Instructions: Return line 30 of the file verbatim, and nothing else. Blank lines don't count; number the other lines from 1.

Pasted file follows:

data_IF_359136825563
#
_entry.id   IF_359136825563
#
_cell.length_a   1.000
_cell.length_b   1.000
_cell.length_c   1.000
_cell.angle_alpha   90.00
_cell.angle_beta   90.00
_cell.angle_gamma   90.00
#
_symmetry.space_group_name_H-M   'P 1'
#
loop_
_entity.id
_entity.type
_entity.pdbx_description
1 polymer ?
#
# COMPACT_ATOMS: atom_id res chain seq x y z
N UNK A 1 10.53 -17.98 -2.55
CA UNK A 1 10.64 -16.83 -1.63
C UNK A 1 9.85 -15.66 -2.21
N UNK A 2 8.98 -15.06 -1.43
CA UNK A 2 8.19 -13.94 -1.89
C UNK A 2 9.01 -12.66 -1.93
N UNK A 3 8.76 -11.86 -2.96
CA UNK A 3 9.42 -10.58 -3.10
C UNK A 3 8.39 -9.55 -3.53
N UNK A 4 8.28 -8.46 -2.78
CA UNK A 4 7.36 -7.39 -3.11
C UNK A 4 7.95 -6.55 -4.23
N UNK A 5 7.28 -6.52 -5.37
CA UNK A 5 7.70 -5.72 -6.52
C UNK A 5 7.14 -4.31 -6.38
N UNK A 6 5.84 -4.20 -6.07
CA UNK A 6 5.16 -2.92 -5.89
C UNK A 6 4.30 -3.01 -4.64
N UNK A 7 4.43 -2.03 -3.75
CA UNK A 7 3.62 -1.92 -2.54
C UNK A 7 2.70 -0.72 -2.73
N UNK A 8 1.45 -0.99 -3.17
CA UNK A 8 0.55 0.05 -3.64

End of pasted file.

N UNK A 4 8.28 -8.46 -2.78